Garlic Botulism: Understanding the Risks and Prevention

Learn how to prevent botulism in garlic. Discover safe storage methods and symptoms to watch for. Keep your garlic dishes delicious and safe!


6/21/20242 min read

brown and yellow food in stainless steel cooking pot
brown and yellow food in stainless steel cooking pot

In recent years, concerns about garlic botulism have surfaced, prompting questions about its safety. This article delves into the topic of garlic botulism, exploring its potential risks and how to prevent it. Understanding the nature of this foodborne illness is crucial for ensuring food safety practices in the kitchen. Let's delve into the details to shed light on this important issue and learn how to protect ourselves and our loved ones from the dangers of garlic botulism.

What is Botulism?

Botulism is a serious illness caused by a toxin produced by Clostridium botulinum bacteria. This toxin attacks the body's nerves, leading to symptoms such as muscle weakness, paralysis, and even respiratory failure. Botulism can be life-threatening if not promptly treated. It can occur through ingestion of contaminated food, inhalation of the bacteria's spores, or through wounds. While rare, botulism requires immediate medical attention and supportive care. Understanding the risks associated with botulism is essential for practicing food safety and preventing its occurrence.

But don’t panic – this sounds scary, but preventing botulism in garlic is pretty simple!

How to Prevent Botulism in Garlic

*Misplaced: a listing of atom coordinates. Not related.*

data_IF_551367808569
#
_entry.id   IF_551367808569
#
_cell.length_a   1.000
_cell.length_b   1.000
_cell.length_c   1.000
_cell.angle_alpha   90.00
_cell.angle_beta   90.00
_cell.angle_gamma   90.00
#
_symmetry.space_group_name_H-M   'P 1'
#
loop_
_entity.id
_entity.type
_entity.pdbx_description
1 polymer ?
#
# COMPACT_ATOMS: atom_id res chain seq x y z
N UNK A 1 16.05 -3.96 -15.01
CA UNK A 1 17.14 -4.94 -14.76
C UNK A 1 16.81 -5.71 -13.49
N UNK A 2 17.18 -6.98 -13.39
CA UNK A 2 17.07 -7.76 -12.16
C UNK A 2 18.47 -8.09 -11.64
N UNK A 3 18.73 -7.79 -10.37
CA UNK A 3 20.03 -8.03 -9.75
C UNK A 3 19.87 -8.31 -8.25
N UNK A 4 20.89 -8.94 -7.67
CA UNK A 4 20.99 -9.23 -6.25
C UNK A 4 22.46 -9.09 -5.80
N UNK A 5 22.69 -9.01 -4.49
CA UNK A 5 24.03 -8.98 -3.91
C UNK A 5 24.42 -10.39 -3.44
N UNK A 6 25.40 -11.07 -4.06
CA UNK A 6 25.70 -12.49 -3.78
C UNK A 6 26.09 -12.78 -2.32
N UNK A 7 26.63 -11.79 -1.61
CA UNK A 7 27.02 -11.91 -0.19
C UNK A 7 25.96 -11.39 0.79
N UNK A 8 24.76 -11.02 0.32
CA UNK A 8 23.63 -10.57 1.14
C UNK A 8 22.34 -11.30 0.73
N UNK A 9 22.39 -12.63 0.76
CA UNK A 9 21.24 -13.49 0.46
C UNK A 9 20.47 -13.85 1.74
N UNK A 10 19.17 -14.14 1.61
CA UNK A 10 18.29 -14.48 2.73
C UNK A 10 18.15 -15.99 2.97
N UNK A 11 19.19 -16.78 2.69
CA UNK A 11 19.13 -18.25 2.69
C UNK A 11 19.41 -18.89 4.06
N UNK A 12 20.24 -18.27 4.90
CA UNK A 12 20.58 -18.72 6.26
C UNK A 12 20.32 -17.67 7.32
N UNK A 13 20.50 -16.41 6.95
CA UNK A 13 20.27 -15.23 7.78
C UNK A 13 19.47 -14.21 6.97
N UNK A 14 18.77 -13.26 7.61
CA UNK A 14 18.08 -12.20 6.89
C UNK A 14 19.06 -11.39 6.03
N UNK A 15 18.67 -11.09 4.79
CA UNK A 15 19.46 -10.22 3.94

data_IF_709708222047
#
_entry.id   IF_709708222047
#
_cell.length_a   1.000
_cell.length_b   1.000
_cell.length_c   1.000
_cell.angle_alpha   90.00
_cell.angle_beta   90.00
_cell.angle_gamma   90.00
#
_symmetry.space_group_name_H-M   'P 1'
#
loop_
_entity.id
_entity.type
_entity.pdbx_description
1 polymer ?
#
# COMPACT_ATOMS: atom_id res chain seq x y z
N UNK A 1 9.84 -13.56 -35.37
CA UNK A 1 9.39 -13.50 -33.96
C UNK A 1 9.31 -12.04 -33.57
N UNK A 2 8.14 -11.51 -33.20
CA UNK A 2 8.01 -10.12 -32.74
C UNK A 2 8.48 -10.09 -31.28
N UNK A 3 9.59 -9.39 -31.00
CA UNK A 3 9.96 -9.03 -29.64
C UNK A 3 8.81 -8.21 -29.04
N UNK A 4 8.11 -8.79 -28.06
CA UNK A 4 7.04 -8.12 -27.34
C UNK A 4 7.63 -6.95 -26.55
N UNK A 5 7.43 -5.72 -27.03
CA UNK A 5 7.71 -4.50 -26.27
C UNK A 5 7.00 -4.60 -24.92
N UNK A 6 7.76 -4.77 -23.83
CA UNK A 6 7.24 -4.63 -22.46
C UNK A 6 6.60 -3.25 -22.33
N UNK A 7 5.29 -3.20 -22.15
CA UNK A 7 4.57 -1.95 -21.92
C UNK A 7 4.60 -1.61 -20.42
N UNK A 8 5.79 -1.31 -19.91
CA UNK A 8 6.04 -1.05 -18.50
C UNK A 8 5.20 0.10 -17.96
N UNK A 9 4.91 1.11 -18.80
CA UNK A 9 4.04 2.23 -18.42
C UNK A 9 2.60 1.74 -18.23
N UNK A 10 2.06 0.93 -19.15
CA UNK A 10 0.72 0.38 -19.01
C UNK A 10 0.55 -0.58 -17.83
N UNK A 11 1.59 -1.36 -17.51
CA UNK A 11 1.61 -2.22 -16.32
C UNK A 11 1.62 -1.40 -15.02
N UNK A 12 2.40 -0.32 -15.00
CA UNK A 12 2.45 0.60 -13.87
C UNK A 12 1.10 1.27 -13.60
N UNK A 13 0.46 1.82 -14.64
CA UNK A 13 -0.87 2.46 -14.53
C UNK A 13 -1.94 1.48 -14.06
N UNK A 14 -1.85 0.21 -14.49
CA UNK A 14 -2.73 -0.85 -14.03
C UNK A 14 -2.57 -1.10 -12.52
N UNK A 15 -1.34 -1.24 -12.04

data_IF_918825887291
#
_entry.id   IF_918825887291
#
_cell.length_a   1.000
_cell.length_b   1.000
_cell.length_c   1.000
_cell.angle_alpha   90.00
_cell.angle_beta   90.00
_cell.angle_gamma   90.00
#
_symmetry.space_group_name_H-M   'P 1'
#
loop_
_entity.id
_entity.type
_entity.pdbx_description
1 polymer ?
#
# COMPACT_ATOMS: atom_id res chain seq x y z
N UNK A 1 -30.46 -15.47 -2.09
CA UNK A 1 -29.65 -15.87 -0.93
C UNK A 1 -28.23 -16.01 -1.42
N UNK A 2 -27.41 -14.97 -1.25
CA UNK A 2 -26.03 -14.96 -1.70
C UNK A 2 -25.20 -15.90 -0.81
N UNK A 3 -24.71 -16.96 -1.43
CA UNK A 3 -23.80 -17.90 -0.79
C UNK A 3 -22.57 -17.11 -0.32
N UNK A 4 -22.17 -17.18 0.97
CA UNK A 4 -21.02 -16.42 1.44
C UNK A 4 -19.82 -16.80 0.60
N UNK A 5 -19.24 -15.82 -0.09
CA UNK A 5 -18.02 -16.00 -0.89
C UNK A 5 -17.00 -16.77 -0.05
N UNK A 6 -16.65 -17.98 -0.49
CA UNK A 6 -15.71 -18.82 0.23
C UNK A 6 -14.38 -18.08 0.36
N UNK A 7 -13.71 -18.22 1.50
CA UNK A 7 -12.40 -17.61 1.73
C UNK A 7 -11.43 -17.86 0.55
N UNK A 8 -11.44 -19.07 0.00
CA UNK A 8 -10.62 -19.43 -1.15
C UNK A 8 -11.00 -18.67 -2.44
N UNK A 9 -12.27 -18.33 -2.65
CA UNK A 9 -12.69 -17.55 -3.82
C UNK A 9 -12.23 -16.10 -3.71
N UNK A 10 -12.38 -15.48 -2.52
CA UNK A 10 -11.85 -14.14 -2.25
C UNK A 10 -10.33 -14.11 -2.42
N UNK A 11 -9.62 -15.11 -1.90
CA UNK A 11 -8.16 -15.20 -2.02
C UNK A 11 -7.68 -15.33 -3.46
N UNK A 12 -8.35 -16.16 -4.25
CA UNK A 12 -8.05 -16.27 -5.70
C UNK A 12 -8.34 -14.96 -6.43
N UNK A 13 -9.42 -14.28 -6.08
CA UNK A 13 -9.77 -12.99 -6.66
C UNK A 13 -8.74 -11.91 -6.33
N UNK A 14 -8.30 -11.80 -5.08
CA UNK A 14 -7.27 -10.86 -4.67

At Garlic Infused Living, we're passionate about all things garlic, and that includes ensuring your safety when preserving this flavorful ingredient. When it comes to botulism prevention, handling and storage are key. Especially when infusing garlic in oil, like with confit garlic, meticulous care is crucial.

Following USDA guidelines, freshly prepared garlic in oil should be refrigerated at 40°F or below for no more than 7 days. Alternatively, freezing is an option for longer storage. Properly labeled and dated containers help you keep track, ensuring your preserved garlic remains safe and delicious for future use. You can freeze garlic in oil using an ice cube tray, then move it to labeled freezer bags for easy use!

Botulism Symptoms

When properly storing your garlic, botulism is super rare. The symptoms of botulism include:

  • Blurred or double vision

  • Difficulty swallowing or speaking

  • Muscle weakness, including drooping eyelids

  • Difficulty breathing

  • Nausea, vomiting, and abdominal cramps

If you have any of these symptoms, seek medical help immediately.


How to tell if garlic has botulism?

Botulism typically comes from garlic stored in oil at room temperature, or in the fridge for over 7 days. If the garlic has a strange smell, the jar or bag has swollen, or there’s leakage, throw your garlic away. It’s better to be safe than sorry.

How to make garlic oil without botulism?

To make garlic oil safely, use fresh garlic, store it in the refrigerator for short periods, or freeze it. Alternatively, make small batches and consume them within a week.

How does garlic cause botulism?

Botulism is caused by the bacteria Clostridium botulinum, which can grow in improperly stored garlic. When garlic is stored in oil at room temperature, it creates an anaerobic environment ideal for the bacteria to produce toxins.

How to prevent botulism in garlic?

Prevent botulism by storing garlic in the refrigerator or freezer, using it fresh, or properly preserving it in acidic conditions. If making garlic-infused oil, refrigerate it and consume it within a week, or freeze it for longer storage.